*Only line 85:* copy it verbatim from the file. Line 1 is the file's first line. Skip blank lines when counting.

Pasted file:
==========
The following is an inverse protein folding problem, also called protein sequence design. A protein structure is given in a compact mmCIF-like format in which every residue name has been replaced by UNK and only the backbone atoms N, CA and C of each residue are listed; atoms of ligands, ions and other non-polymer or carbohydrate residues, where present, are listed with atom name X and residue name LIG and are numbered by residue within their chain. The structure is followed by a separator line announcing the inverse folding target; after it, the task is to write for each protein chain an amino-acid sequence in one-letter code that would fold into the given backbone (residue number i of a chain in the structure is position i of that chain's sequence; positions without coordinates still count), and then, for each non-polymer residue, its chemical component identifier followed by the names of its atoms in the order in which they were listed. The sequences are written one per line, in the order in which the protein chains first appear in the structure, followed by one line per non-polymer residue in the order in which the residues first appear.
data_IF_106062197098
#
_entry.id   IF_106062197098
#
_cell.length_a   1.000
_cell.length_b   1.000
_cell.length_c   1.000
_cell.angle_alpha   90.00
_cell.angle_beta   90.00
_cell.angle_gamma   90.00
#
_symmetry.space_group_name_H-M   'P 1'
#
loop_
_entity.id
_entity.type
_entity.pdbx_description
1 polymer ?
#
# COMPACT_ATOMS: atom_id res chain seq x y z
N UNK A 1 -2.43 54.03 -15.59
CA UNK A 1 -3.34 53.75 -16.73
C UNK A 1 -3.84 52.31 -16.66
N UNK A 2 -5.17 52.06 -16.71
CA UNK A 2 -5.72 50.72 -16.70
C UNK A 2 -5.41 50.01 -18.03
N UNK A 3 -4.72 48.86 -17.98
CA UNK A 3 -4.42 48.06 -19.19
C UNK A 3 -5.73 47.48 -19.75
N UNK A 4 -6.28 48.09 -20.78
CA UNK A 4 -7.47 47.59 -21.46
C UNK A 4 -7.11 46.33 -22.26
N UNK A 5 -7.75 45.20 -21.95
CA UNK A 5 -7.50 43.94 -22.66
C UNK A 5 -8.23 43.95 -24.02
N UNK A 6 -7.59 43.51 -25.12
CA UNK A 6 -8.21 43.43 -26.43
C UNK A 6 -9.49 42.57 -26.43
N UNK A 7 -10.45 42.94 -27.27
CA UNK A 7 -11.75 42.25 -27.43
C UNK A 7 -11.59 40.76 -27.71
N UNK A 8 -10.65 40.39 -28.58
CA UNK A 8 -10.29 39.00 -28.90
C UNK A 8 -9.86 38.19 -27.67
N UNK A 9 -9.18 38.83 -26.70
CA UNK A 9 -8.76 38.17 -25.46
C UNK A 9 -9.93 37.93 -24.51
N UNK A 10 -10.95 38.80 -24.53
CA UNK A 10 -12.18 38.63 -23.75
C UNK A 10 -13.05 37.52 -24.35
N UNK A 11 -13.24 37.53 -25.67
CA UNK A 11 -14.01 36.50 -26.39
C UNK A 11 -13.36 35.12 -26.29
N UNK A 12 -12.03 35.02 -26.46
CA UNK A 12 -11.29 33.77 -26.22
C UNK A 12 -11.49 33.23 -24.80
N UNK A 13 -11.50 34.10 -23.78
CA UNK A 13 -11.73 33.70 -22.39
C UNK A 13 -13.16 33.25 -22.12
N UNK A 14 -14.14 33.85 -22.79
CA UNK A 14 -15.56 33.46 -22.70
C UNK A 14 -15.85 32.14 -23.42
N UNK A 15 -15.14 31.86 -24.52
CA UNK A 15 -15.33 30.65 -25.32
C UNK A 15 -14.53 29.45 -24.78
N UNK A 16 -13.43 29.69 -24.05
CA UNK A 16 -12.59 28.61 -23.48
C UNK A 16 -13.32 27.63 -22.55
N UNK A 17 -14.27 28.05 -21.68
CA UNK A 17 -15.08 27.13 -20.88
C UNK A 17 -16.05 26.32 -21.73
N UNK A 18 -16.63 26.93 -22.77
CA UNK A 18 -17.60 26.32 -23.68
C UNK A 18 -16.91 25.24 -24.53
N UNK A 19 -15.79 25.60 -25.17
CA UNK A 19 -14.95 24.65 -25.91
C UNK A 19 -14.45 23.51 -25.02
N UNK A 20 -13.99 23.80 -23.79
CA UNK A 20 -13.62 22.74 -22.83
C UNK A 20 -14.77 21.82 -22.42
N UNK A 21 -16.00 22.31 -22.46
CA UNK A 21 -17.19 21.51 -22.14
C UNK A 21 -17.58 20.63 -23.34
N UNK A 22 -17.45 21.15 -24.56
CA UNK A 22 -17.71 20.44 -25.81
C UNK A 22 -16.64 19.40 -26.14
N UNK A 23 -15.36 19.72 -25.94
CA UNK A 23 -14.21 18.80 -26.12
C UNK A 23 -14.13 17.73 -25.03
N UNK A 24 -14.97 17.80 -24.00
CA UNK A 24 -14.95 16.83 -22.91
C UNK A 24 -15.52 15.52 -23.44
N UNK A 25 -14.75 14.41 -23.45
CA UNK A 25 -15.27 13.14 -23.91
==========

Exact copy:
N UNK A 22 -17.45 21.15 -24.56